St. Pauline's concluding observation is a message of hope, and that's probably the reason many people pursue careers in the movies, and animation, and even me and my little weblog:

"And when I saw 'The Black Stallion' on a Saturday afternoon, there was proof that even children who have grown up with television and may never have been exposed to a good movie can respond to the real thing when they see it. It was a hushed, attentive audience, with no running up and down the aisles and no traffic to the popcorn counter, and even when the closign credits came on, the children sat quietly looking at the images behind the names. There may be a seperate God for the movies, at that."

Letters...We Get Lots and Lots of Letters

Hey Daniel,

My name is Marc Craste. I made a short film a while back called Jojo in the Stars which you may (or may not) have heard of. I'm a big fan of Ghibli, although I'm ashamed to say I've only discovered the films in the last couple of years. My kids love them, which is such a revelation. They're quite happy watching Shrek, etc., but for repeat viewing and total enchantment, Ghibli films are winning hands down (at least for now). This is in the face of all that Hollywood can throw at them - well, it kind of restores your faith in all things good and worthwhile.

I've only had a chance to read a couple of your posts, but it makes good reading. Just wanted to wish you luck with it.

All the best,
Marc Craste
Studio Aka


Miyazaki Riffs #1

Puss in Boots (1969)

Lupin III: The Castle of Cagliostro (1979)

One of the most famous images, from one of the most famous action sequences, in Hayao Miyazaki's career. The shot of Lucifer lumbering up the stairs has reappeared in countless homages, tributes, and riffs. Castle of Cagliostro, shown here, pays tribute with predictably humorous results.


Today's Screenshots - Puss in Boots #2

Cheap cartoon gags, I know. But they're still funny, and that's the one thing that matters. Another pair of photos from the new Puss in Boots DVD. If I have to keep harping on this movie until every one of you own it, so help me, I'll do it. Oh, that the classic gag cartoon would make a comeback...

The Miyazaki Riffs, or "Hey, Look at That!"

Alright, kids. This is where we start rolling up our sleeves and really get to work.

For fans of Miyazaki's work, it's an altogether different experience for those of us in the West, and particularly in America, than it was in Japan. In his home country, animation fans were able to follow Miyazaki's career ever since the Toei Doga days of the '60s. Us? We didn't know any of this existed until Princess Mononoke or Spirited Away. So that means we have a lot of backtracking to do.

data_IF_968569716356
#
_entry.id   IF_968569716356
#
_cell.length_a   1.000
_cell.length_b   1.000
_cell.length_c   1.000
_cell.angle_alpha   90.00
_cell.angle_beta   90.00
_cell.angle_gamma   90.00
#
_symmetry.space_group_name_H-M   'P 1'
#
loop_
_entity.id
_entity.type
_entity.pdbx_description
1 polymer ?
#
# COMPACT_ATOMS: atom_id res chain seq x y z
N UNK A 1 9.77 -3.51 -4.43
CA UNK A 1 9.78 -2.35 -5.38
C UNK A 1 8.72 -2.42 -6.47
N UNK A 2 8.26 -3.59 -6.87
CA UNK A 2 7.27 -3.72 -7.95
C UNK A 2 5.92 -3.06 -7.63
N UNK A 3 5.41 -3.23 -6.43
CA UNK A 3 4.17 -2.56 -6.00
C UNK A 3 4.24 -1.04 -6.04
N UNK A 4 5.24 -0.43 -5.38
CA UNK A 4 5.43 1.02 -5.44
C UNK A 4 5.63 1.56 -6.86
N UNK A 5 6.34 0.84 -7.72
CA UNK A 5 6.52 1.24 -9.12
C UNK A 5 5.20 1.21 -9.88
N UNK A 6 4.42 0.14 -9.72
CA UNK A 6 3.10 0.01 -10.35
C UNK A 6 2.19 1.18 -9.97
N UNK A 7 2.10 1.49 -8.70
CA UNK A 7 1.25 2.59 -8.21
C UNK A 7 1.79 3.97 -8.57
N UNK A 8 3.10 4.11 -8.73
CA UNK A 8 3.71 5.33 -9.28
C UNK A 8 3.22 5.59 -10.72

It's always important to put a filmmaker's career in perspective, to have a sense of the greater picture, when understanding their movies individually; for Miyazaki this is especially true. His career is an ongoing conversation, a continuing orchestra or various themes and icons, and it all bleeds into one another. Mononoke, for example, stands on its own feet (as our enthusiasm for it showed), but it only truly comes alive after you've seen the 1984 Nausicaa film, the Nausicaa books, and even 1968's Horus, Prince of the Sun. Mononoke takes on an added dimension, and suddenly a lot of mysteries begin to make sense. You discover the whole unspoken narrative between these various works.

It's much like seeing The Godfather, Part II for the first time, without ever seeing the original Godfather. That's an absurd notion for anyone who lived through the '70s, but for later generations, those of us drowning in the age of corporate mass media and lousy movies, we have to wade backwards through the muck to find the buried treasure. The younger kids will, God willing, discover the original Godfather; and suddenly, everything clicks into place.

I'm often reminded of Frank Zappa's theory of conceptual continuity, or the Big Note. Zappa saw all the music he created as a part of one enormous symphony; all the music in the world is really just a part of the Big Note. Bits and segments and riffs would pop in and out of different albums, sometimes in different fashion. Some of the fun for Zappa-philes is in trying to spot the riffs that reappear everywhere: that tape loop from Lumpy Gravy that pops up in We're Only in it for the Money; the avant-garde Mr. Green Genes that's refashioned into the jazz fusion Son of Mr. Green Genes on Hot Rats. And on and on it goes. You get the idea.

Hayao Miyazaki's work is a lot like this. Americans who don't know any more than the past couple Ghibli movies watched Howl's Moving Castle and complained that the Japanese master was repeating himself. It almost makes you want to pat the little dears on their heads. Silly rabbit! Miyazaki has always been quoting himself. Filmmakers do it all the time, either as a way of honoring their influences, or as nostalgia for their own past.

American animation is drowning today in pop culture riffs, dumbed-down inbred stepchildren of The Simpsons. The audience's laziness is pandered to; everything becomes a dumbed-down game of "spot the TV or movie reference." This is the poor man's version of riffing, a pat on the back for a whole lifetime wasted in front of the idiot box. It's something that, used properly, can be extremely clever; the right creative minds can illuminate an entire movie with a two-second riff. Think of it as the difference between My Neighbor Totoro and, oh, let's say, Shrek 2. Or Robots. Or Shark Tale. Or Madagascar. Or all those hideous direct-to-DVD Disney videos. Ahem. You get the idea.